In the past Celia B. Fisher has collaborated on articles with Diane Chen and Duncan B. Clark. One of their most recent publications is Ethical issues in the research and practice of applied developmental psychology. Which was published in journal Journal of Applied Developmental Psychology.

More information about Celia B. Fisher research including statistics on their citations can be found on their Copernicus Academic profile page.

Celia B. Fisher's Articles: (3)

Ethical issues in the research and practice of applied developmental psychology

AbstractWithin the last decade, applied developmental psychology (ADP) has emerged as a new subspecialization within traditional graduate programs in developmental psychology. Current definitions of ADP range from a primarily research-oriented discipline to a superordinate discipline under which clinical, educational, and school psychology organize applications of the developmental data base. This work draws upon several common themes to arrive at a broad definition of ADP. We outline reasons for developmental psychology's entrance into the “decade of applied research,” the broad spectrum of activities currently characterizing ADP, and training programs proposed to prepare students for these activities. The extension of developmental psychology into applied areas requires attention to the ethical issues encountered across the full spectrum of ADP activities. We present a perspective of ethical issues whose framework is predominantly applied developmental psychology. Our approach focuses on ethical concerns associated with both knowledge generation and knowledge application. In so doing, we raise issues concerning the need for applied developmentalists to address questions concerning the impact of planned methods on development in normal and atypical populations, consultation to institutions and public policy makers, competencies required to conduct developmental education programs, and utilization of developmental assessment techniques.

Original articleAttitudes Toward Fertility and Reproductive Health Among Transgender and Gender-Nonconforming Adolescents

AbstractPurposeLittle is known about the reproductive desires of transgender and gender-nonconforming (TGNC) adolescents who may seek gender-affirming medical care that leads to infertility. The current study addressed this gap by examining attitudes toward fertility and family formation in a diverse sample of TGNC youth.MethodAn online survey about sexual/reproductive health in sexual and gender minority (SGM) adolescents ages 14–17 years was conducted from September to October 2016.ResultsA total of 156 TGNC adolescents (Mage = 16.1 years; 83.3% assigned female at birth; 58.3% youth of color) responded. Overall, 70.5% of TGNC adolescents were interested in adoption and 35.9% in biological parenthood; more gender-nonconforming youth (43.8%) than transgender youth (25.8%) expressed interest in biological fertility. Discussions with health-care providers about fertility and reproductive health were uncommon—only 20.5% of youth had discussed fertility in general and only 13.5% had discussed effects of hormones on fertility. However, 60.9% of respondents were interested in learning more about their fertility and family building options. Key themes emerging from qualitative comments included concerns related to fertility/reproductive health (e.g., stigma of SGM parenthood, effect of gender-affirming treatments on fertility), and the need for additional reproductive health information both tailored to their individual experience and for SGM individuals more generally.DiscussionTGNC adolescents expressed interest in multiple family building options, including adoption and biological parenthood, and identified a need for more information about these options. Thus, clinicians working with adolescents should be aware of the unique fertility and reproductive health needs of TGNC youth.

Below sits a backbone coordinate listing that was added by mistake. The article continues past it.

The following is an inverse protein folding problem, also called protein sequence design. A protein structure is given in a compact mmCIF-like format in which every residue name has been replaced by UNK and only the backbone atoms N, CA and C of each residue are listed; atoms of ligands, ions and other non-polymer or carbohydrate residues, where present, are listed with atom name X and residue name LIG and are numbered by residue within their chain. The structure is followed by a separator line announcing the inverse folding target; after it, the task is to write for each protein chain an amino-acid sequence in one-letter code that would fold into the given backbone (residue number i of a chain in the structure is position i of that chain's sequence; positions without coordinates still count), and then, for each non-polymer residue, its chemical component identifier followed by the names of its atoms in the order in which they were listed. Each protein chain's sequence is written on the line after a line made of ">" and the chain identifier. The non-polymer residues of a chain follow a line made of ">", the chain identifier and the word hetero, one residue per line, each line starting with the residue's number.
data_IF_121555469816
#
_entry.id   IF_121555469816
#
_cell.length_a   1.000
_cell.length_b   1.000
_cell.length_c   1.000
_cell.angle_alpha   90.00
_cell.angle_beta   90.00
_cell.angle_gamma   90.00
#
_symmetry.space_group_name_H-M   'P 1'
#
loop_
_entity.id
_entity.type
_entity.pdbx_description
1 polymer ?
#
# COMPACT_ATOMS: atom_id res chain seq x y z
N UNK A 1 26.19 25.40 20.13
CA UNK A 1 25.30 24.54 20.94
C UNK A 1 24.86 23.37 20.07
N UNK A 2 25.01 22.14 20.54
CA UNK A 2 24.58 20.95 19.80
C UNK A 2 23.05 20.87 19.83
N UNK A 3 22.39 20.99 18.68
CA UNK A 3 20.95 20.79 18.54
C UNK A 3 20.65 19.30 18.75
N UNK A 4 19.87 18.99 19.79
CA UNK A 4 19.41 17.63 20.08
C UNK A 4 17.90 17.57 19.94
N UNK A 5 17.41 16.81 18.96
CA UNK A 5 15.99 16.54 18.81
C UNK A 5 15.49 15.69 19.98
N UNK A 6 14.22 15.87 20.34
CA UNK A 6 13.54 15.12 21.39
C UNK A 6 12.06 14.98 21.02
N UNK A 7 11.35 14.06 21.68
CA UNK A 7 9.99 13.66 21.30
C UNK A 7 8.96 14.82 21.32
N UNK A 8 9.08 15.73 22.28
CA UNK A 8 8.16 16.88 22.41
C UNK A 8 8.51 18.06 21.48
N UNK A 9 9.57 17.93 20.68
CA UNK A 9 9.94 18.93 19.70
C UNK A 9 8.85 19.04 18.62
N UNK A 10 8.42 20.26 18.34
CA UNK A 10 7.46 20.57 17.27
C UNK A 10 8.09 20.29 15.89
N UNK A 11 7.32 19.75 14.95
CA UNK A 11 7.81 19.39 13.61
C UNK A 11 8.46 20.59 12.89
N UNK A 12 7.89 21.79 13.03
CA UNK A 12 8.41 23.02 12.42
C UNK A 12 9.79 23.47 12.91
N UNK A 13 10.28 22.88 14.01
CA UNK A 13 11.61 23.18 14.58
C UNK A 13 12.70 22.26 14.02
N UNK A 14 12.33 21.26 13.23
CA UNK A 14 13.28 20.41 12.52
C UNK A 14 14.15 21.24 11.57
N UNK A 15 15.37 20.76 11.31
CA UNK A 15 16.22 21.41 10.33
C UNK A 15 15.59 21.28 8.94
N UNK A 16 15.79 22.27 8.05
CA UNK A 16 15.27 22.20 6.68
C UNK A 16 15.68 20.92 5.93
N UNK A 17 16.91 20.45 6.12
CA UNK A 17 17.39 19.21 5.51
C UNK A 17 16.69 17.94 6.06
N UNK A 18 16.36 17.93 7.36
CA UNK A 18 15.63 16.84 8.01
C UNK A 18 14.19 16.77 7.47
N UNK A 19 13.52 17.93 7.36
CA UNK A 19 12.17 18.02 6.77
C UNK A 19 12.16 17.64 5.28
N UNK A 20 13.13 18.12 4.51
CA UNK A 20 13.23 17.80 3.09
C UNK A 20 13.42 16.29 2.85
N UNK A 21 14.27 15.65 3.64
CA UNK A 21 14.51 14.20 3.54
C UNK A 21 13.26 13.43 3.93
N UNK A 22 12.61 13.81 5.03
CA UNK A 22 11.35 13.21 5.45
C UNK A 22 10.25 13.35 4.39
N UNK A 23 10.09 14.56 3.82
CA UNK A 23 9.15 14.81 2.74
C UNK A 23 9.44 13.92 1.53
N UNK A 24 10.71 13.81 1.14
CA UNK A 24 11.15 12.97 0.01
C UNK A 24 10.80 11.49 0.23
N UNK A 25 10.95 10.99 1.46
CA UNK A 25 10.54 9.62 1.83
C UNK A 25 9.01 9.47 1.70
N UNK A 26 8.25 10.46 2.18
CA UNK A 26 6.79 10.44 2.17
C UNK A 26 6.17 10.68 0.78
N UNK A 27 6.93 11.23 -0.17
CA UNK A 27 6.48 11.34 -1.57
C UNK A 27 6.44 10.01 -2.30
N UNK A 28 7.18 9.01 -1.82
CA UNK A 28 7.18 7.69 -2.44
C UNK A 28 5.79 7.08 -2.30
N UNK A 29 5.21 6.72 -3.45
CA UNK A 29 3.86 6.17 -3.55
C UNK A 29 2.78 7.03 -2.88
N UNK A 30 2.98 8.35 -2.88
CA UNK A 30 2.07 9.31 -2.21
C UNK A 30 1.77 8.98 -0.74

ReviewBiomedical ethics and clinical oversight in multisite observational neuroimaging studies with children and adolescents: The ABCD experience

AbstractObservational neuroimaging studies with children and adolescents may identify neurological anomalies and other clinically relevant findings. Planning for the management of this information involves ethical considerations that may influence informed consent, confidentiality, and communication with participants about assessment results. Biomedical ethics principles include respect for autonomy, beneficence, non-maleficence, and justice. Each project presents unique challenges. The Adolescent Brain and Cognitive Development study (ABCD) collaborators have systematically developed recommendations with written guidelines for identifying and responding to potential risks that adhere to biomedical ethics principles. To illustrate, we will review the ABCD approach to three areas: (1) hazardous substance use; (2) neurological anomalies; and (3) imminent potential for self-harm or harm to others. Each ABCD site is responsible for implementing procedures consistent with these guidelines in accordance with their Institutional Review Board approved protocols, state regulations, and local resources. To assure that each site has related plans and resources in place, site emergency procedures manuals have been developed, documented and reviewed for adherence to ABCD guidelines. This article will describe the principles and process used to develop these ABCD bioethics and medical oversight guidelines, the concerns and options considered, and the resulting approaches advised to sites.

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